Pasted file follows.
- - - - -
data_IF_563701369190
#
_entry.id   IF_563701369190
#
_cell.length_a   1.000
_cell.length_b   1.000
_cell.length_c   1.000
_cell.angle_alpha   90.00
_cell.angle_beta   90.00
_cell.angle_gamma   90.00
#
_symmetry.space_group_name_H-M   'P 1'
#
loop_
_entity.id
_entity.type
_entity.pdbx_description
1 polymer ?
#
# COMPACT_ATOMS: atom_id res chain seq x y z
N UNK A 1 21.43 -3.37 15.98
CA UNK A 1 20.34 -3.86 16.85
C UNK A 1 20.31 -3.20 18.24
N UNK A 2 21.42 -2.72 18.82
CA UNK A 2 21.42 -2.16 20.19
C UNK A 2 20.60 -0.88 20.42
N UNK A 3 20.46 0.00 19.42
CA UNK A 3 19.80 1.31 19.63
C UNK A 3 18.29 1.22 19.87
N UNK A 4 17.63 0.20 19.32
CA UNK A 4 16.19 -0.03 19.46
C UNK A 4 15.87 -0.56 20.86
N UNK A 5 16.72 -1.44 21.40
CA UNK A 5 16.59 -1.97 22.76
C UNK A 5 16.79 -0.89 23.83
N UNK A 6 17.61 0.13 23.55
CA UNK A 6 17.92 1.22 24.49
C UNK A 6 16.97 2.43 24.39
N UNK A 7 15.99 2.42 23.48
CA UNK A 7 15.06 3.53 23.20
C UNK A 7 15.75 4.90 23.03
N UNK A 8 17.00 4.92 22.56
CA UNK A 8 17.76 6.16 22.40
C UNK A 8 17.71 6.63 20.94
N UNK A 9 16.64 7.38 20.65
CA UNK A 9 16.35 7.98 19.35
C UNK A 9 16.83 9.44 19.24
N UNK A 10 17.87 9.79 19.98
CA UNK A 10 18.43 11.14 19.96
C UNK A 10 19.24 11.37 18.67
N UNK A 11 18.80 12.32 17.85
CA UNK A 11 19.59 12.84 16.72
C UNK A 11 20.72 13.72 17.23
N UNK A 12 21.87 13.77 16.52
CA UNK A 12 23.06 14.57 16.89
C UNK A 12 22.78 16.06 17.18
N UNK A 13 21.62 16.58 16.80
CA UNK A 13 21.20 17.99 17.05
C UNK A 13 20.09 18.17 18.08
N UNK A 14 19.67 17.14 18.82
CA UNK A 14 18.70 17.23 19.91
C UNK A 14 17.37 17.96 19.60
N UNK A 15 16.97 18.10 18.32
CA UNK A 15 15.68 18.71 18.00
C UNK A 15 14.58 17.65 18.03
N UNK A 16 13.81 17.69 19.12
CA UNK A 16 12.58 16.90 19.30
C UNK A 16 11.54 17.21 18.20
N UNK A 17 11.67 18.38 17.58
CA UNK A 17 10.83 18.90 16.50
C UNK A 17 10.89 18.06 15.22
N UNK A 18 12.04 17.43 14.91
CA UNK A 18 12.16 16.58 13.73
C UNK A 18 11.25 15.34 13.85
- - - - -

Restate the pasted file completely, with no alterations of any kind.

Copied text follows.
data_IF_563701369190
#
_entry.id   IF_563701369190
#
_cell.length_a   1.000
_cell.length_b   1.000
_cell.length_c   1.000
_cell.angle_alpha   90.00
_cell.angle_beta   90.00
_cell.angle_gamma   90.00
#
_symmetry.space_group_name_H-M   'P 1'
#
loop_
_entity.id
_entity.type
_entity.pdbx_description
1 polymer ?
#
# COMPACT_ATOMS: atom_id res chain seq x y z
N UNK A 1 21.43 -3.37 15.98
CA UNK A 1 20.34 -3.86 16.85
C UNK A 1 20.31 -3.20 18.24
N UNK A 2 21.42 -2.72 18.82
CA UNK A 2 21.42 -2.16 20.19
C UNK A 2 20.60 -0.88 20.42
N UNK A 3 20.46 0.00 19.42
CA UNK A 3 19.80 1.31 19.63
C UNK A 3 18.29 1.22 19.87
N UNK A 4 17.63 0.20 19.32
CA UNK A 4 16.19 -0.03 19.46
C UNK A 4 15.87 -0.56 20.86
N UNK A 5 16.72 -1.44 21.40
CA UNK A 5 16.59 -1.97 22.76
C UNK A 5 16.79 -0.89 23.83
N UNK A 6 17.61 0.13 23.55
CA UNK A 6 17.92 1.22 24.49
C UNK A 6 16.97 2.43 24.39
N UNK A 7 15.99 2.42 23.48
CA UNK A 7 15.06 3.53 23.20
C UNK A 7 15.75 4.90 23.03
N UNK A 8 17.00 4.92 22.56
CA UNK A 8 17.76 6.16 22.40
C UNK A 8 17.71 6.63 20.94
N UNK A 9 16.64 7.38 20.65
CA UNK A 9 16.35 7.98 19.35
C UNK A 9 16.83 9.44 19.24
N UNK A 10 17.87 9.79 19.98
CA UNK A 10 18.43 11.14 19.96
C UNK A 10 19.24 11.37 18.67
N UNK A 11 18.80 12.32 17.85
CA UNK A 11 19.59 12.84 16.72
C UNK A 11 20.72 13.72 17.23
N UNK A 12 21.87 13.77 16.52
CA UNK A 12 23.06 14.57 16.89
C UNK A 12 22.78 16.06 17.18
N UNK A 13 21.62 16.58 16.80
CA UNK A 13 21.20 17.99 17.05
C UNK A 13 20.09 18.17 18.08
N UNK A 14 19.67 17.14 18.82
CA UNK A 14 18.70 17.23 19.91
C UNK A 14 17.37 17.96 19.60
N UNK A 15 16.97 18.10 18.32
CA UNK A 15 15.68 18.71 18.00
C UNK A 15 14.58 17.65 18.03
N UNK A 16 13.81 17.69 19.12
CA UNK A 16 12.58 16.90 19.30
C UNK A 16 11.54 17.21 18.20
N UNK A 17 11.67 18.38 17.58
CA UNK A 17 10.83 18.90 16.50
C UNK A 17 10.89 18.06 15.22
N UNK A 18 12.04 17.43 14.91
CA UNK A 18 12.16 16.58 13.73
C UNK A 18 11.25 15.34 13.85